Secondly, tents, especially small pup tents, are good for one thing, and that’s sleeping. The plastic sheeting can be used effectively as a building material. For example, when people are – as they currently are, at a temporary location, they can either use blocks or sticks to put up the tent. We’re giving them out, in most cases, with a kit which explains to people the various ways they can use them. This plastic sheeting can be used in their temporary location to provide shelter against the rain. When they move to construct new houses – in many cases, these folks are going to have to do – they can take the sheeting. And as they build their house, before they actually put a roof on a room or two – they can use the sheeting as part of the new house, as a temporary part. So it serves in sort of two phases.

Secondly, if you’re talking about larger tents where you’re having sort of six people inside or larger, I think most people would agree that you don’t have the sort of privacy and dignity that you might have in your own sort of self-constructed shelter. And I think that’s another advantage, because we’re giving these out to families so that people can be amongst themselves in a family.

Under these things, under the plastic sheeting, you can sit, you can stand, you can cook. It’s a much more flexible tool than the tent. And again, it’s – as from my understanding, is better in terms of protecting from rain, given the thickness of the plastic.

QUESTION: So how many of these sheets do you expect to give out? And then after the sheets are delivered, what’s the next step as far as helping with housing and rebuilding?

AMBASSADOR MERTEN: Again, as I understand it, we’re in the process of delivering the sheets. We have a lot of the plastic that’s already been – that is already in country. What needs to be done now is we hope to use local labor and to continue to cut the sheets in the appropriate size so that people can use. It’s going to take a number of weeks, at least, to get this out to everybody who needs it. I would remind you that we’re not the only people on the ground doing this. There are others providing this type of assistance as well. We’re coordinating with them to make sure we’re not duplicating our efforts. But it’s something that we’re working on now.

QUESTION: Do you have an idea of a number?

AMBASSADOR MERTEN: I don’t off the top of my head. I’m sorry.

QUESTION: So what’s the next step?

AMBASSADOR MERTEN: After the shelter? I mean, I think the next step is a broader question of which, obviously, the Haitians are going to need to make some determinations on, in terms of where people can rebuild again, where they’re allowed to rebuild, are they allowed to rebuild. If you’ve been in Port-au-Prince, I think you will know that there are places where houses have been built before, in various steep hillsides, where if we were to have another earthquake at some point in the future, might not be the best place to build. Again, that’ll be a determination that’ll need to be made by the Haitian Government, not by us.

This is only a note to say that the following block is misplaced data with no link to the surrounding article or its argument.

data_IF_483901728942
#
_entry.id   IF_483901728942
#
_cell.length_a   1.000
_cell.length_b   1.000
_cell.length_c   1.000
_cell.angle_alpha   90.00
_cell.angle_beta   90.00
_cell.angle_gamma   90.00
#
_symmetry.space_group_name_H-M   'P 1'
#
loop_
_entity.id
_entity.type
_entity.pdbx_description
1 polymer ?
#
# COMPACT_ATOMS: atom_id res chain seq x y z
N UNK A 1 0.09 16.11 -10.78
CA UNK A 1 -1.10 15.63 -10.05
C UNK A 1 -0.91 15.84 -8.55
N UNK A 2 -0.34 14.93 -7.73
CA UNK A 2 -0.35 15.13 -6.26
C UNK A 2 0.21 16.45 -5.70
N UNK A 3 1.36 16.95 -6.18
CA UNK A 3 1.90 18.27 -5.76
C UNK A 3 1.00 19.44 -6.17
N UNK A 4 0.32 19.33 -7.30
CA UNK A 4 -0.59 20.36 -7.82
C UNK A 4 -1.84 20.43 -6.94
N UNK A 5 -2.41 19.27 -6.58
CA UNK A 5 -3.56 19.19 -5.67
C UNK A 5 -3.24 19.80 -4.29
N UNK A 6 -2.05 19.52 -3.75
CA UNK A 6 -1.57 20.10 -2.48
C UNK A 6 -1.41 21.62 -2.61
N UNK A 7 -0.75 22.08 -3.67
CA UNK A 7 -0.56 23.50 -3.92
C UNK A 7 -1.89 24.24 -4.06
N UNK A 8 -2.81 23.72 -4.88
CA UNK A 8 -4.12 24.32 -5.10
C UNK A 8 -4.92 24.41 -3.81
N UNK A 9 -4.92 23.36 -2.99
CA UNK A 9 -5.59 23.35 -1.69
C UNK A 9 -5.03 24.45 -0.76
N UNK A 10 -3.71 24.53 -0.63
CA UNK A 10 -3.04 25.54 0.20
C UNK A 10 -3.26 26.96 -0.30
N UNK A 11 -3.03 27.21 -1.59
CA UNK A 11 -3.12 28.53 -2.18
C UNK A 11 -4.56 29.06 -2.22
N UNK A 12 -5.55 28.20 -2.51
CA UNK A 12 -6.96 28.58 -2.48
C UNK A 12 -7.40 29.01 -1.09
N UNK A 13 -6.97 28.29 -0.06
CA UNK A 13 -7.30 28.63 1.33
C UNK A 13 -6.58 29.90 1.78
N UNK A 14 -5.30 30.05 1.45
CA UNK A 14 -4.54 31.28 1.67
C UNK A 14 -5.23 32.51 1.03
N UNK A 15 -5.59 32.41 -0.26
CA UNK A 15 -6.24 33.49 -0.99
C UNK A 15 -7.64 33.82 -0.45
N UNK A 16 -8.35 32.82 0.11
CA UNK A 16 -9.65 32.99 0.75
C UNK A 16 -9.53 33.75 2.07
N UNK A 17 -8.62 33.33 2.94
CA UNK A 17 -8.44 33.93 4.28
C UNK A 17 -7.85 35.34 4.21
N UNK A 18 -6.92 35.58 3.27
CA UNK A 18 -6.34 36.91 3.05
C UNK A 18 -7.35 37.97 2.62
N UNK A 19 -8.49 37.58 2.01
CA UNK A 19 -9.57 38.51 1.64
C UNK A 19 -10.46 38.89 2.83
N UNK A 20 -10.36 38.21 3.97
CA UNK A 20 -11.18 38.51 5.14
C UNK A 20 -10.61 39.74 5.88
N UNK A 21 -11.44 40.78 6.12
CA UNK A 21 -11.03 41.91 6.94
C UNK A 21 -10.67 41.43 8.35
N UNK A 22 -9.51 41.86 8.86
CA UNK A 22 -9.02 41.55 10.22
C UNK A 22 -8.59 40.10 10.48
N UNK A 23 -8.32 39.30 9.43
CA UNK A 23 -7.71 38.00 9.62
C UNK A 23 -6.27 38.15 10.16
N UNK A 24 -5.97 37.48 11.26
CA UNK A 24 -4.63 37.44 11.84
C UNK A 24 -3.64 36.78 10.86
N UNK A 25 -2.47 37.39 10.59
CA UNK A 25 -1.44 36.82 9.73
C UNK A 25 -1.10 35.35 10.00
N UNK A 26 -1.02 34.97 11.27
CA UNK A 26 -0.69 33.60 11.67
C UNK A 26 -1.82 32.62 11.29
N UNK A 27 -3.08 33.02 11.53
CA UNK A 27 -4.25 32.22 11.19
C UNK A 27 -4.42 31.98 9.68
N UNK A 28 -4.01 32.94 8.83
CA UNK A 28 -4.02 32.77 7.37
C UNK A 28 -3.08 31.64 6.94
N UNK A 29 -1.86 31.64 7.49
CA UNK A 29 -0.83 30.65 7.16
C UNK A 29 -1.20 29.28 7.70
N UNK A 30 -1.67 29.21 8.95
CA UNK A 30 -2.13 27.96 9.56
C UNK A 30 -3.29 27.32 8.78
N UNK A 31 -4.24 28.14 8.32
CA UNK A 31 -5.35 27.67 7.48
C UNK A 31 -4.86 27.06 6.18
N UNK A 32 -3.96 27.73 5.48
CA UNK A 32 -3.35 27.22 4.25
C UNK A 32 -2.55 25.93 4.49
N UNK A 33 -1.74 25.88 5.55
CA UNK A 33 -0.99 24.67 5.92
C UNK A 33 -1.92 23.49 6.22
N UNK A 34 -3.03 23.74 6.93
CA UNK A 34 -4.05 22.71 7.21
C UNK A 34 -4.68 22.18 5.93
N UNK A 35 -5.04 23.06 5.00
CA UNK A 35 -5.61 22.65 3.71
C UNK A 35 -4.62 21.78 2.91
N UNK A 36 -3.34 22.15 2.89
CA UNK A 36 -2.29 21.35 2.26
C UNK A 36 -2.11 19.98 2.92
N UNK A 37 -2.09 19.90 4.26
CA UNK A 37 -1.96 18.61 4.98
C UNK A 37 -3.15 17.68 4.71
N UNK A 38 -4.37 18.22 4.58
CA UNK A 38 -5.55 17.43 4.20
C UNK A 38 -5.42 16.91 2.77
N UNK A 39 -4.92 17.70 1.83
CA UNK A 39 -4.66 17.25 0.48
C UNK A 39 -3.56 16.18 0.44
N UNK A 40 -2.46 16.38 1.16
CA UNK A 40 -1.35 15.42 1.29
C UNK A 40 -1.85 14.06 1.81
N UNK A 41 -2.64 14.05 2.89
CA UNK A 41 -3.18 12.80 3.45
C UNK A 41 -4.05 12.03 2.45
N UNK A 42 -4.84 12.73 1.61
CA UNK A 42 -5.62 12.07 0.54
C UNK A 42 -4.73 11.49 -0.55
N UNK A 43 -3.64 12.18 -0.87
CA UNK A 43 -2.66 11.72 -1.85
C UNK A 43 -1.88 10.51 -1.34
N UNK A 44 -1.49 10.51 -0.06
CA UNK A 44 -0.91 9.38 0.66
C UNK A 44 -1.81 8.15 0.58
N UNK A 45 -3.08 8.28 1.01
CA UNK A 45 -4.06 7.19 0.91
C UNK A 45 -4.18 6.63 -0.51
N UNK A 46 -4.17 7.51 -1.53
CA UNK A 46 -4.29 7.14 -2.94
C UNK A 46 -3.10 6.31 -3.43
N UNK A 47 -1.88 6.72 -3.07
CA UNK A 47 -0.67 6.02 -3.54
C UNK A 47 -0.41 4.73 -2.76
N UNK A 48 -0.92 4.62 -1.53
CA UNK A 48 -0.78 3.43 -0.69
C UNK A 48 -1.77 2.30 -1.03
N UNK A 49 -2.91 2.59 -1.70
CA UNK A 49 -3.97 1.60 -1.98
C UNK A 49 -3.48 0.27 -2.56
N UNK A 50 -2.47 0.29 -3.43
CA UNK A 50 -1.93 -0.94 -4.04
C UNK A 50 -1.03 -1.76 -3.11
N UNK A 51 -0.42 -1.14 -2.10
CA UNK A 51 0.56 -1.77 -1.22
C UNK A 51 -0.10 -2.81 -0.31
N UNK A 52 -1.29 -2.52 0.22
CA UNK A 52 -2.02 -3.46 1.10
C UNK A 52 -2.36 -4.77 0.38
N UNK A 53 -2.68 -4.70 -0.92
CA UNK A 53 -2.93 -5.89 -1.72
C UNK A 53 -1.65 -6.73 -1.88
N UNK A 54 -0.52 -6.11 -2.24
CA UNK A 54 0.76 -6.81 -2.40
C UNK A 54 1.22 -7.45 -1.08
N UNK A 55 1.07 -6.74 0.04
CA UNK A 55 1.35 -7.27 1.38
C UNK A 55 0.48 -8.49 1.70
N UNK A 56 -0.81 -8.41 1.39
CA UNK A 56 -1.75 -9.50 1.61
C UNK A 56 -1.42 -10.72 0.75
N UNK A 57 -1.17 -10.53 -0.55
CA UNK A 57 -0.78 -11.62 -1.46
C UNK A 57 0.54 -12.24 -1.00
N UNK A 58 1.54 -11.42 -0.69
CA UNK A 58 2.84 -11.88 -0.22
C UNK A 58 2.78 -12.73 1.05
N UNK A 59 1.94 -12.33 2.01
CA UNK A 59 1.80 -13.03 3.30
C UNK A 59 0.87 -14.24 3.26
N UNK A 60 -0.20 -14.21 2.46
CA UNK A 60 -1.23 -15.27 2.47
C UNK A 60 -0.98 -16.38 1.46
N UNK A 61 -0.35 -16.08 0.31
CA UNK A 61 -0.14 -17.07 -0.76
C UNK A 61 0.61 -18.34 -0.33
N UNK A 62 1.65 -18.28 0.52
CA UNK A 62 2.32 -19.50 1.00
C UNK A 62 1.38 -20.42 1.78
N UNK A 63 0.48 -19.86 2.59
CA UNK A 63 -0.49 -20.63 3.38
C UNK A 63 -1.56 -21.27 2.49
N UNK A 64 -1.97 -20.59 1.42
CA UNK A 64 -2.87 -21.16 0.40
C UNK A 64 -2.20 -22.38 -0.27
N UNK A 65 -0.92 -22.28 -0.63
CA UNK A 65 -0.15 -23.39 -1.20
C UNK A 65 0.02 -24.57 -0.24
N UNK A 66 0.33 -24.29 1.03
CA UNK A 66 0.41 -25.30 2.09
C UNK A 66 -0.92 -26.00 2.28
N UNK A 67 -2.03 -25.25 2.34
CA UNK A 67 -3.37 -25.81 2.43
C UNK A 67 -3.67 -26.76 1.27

There are also people who, in the past, built on areas that are likely to flood. And as we know, in previous rainy seasons, hurricane season, there’s been loss of life. If I were in the Haitian Government, I would want to discourage people from rebuilding in those areas. But those will be the next steps where the Haitian Government is able to determine, okay – (a), the rubble has been cleared from this section of town and you can go back and build here. I mean, that’s how I imagine it moving forward.

QUESTION: Who is doing that kind of city planning where – I mean, is there a ministry in Haiti that did that kind of thing before? And do they have enough people who have survived and who have those skills and so on?

AMBASSADOR MERTEN: There are several entities that do that kind of work. There’s the ministry of plan and economic development which would have a role in that. However, in the past, their role has been largely focused on working with international donors and trying to coordinate their efforts in the country writ large. They also have a ministry of public works. Oftentimes, you’ll see it – the anagram is TPTC. They are the ones who are most involved in terms of urban planning, in terms of building streets, widening streets, that sort of thing.

Thus far, I think the ministry of public works is going to have a role – a key role in that. President Preval has also named three individuals, one of whom is the current minister of tourism but is an architect and an urban planner by training, by background. His name is Patrick Delatour. He is involved in this, working through their ideas of reconstruction. There’s also a man named Charles Clermont who is involved in that as well, who is from the private sector. And there’s another individual whose name is not coming to me right now involved in that.